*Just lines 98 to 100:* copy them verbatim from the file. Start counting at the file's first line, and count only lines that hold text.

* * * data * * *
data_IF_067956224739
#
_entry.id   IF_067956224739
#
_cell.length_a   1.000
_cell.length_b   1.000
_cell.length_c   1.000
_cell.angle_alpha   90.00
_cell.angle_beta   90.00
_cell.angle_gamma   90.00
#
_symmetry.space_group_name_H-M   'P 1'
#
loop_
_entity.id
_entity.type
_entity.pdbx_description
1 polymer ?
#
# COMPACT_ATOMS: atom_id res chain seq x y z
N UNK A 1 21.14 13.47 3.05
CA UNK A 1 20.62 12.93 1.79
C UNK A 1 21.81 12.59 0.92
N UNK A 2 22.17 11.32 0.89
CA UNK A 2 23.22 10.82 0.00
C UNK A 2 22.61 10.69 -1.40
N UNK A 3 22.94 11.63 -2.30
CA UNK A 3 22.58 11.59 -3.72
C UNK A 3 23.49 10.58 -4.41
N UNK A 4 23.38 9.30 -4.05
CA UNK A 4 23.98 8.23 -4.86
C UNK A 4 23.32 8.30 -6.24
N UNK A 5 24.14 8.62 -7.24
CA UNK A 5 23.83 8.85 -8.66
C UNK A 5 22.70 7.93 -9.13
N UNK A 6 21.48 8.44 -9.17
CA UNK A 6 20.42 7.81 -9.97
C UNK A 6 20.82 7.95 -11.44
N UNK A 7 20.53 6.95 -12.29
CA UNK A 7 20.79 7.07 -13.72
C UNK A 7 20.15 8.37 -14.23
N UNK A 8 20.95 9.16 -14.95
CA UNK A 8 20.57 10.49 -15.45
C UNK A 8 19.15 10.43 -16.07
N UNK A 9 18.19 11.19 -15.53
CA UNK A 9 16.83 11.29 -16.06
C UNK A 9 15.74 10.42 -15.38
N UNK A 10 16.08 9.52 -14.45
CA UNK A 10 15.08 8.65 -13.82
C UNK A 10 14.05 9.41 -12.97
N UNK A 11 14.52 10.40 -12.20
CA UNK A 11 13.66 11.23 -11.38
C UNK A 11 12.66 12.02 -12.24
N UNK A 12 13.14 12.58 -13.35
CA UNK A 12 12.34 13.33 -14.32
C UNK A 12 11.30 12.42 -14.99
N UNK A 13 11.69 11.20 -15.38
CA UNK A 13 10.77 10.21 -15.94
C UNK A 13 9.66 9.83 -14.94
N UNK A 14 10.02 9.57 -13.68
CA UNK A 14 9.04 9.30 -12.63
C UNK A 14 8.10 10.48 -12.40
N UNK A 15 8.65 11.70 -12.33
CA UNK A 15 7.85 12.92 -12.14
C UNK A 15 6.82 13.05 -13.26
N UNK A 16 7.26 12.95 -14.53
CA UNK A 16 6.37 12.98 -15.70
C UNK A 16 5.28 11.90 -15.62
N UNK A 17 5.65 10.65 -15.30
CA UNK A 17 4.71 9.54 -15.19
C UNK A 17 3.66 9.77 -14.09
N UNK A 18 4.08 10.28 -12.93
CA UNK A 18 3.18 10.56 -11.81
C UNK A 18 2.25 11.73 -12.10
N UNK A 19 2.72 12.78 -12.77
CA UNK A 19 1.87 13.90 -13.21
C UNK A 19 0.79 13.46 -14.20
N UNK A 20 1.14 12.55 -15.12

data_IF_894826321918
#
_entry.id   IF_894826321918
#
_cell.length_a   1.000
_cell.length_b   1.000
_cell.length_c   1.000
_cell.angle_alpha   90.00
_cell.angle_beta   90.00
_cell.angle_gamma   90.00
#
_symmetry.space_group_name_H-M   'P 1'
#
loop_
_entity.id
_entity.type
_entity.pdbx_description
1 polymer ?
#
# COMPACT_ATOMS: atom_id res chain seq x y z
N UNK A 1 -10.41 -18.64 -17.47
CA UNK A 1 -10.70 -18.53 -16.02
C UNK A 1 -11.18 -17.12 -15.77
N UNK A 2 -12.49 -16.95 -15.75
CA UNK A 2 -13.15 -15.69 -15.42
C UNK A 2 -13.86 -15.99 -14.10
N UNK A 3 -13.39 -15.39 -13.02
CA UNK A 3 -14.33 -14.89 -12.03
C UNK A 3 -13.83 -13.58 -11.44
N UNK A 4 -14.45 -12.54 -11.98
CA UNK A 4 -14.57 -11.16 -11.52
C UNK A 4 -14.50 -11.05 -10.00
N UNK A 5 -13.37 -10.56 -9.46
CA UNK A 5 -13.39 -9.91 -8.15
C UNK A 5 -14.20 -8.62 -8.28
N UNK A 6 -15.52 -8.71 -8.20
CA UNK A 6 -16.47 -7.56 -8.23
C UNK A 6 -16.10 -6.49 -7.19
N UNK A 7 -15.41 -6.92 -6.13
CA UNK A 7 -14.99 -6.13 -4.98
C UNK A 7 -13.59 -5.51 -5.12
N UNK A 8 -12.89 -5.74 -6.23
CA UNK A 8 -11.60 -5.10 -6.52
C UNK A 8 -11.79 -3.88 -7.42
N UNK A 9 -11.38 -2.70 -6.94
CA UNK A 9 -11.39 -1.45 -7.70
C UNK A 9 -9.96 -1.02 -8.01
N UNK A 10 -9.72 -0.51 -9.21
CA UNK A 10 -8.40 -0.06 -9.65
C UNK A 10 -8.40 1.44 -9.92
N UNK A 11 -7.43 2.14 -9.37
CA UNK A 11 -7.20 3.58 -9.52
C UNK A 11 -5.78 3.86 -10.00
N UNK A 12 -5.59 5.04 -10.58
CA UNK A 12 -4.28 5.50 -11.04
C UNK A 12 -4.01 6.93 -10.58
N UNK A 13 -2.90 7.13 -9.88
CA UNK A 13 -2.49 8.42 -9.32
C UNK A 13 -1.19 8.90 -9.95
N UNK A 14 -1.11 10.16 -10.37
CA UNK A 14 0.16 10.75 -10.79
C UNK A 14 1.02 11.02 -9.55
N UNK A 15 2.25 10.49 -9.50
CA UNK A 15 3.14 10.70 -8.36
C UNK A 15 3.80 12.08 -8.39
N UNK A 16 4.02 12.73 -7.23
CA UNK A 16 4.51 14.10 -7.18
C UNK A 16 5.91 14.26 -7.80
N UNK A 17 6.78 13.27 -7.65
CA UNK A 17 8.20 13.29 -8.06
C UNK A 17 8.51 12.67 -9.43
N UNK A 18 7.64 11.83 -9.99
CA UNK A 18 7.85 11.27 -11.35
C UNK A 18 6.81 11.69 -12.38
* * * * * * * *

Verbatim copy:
# COMPACT_ATOMS: atom_id res chain seq x y z
N UNK A 1 -10.41 -18.64 -17.47
CA UNK A 1 -10.70 -18.53 -16.02